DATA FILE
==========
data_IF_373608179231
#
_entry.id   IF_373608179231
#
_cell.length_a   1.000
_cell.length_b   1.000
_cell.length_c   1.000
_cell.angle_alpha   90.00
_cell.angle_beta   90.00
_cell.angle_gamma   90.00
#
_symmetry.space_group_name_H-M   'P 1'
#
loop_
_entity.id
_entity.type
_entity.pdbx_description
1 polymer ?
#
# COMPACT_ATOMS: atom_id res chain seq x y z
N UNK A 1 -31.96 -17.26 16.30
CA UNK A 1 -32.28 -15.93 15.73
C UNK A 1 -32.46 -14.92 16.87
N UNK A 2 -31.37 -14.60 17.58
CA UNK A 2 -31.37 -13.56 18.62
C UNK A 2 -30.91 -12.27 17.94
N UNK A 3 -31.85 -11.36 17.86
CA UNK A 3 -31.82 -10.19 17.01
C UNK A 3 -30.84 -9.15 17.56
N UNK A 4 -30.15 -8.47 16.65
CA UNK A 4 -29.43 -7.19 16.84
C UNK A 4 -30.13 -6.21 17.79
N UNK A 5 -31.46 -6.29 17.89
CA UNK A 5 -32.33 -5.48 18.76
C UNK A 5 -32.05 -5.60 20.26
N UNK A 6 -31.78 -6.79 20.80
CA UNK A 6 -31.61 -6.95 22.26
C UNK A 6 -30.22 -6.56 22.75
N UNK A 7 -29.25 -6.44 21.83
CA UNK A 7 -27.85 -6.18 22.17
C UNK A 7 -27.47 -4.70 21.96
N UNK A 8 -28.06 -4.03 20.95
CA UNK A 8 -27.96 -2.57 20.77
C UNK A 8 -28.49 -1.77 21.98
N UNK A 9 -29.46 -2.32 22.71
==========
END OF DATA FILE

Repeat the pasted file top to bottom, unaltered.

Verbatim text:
data_IF_373608179231
#
_entry.id   IF_373608179231
#
_cell.length_a   1.000
_cell.length_b   1.000
_cell.length_c   1.000
_cell.angle_alpha   90.00
_cell.angle_beta   90.00
_cell.angle_gamma   90.00
#
_symmetry.space_group_name_H-M   'P 1'
#
loop_
_entity.id
_entity.type
_entity.pdbx_description
1 polymer ?
#
# COMPACT_ATOMS: atom_id res chain seq x y z
N UNK A 1 -31.96 -17.26 16.30
CA UNK A 1 -32.28 -15.93 15.73
C UNK A 1 -32.46 -14.92 16.87
N UNK A 2 -31.37 -14.60 17.58
CA UNK A 2 -31.37 -13.56 18.62
C UNK A 2 -30.91 -12.27 17.94
N UNK A 3 -31.85 -11.36 17.86
CA UNK A 3 -31.82 -10.19 17.01
C UNK A 3 -30.84 -9.15 17.56
N UNK A 4 -30.15 -8.47 16.65
CA UNK A 4 -29.43 -7.19 16.84
C UNK A 4 -30.13 -6.21 17.79
N UNK A 5 -31.46 -6.29 17.89
CA UNK A 5 -32.33 -5.48 18.76
C UNK A 5 -32.05 -5.60 20.26
N UNK A 6 -31.78 -6.79 20.80
CA UNK A 6 -31.61 -6.95 22.26
C UNK A 6 -30.22 -6.56 22.75
N UNK A 7 -29.25 -6.44 21.83
CA UNK A 7 -27.85 -6.18 22.17
C UNK A 7 -27.47 -4.70 21.96
N UNK A 8 -28.06 -4.03 20.95
CA UNK A 8 -27.96 -2.57 20.77
C UNK A 8 -28.49 -1.77 21.98
N UNK A 9 -29.46 -2.32 22.71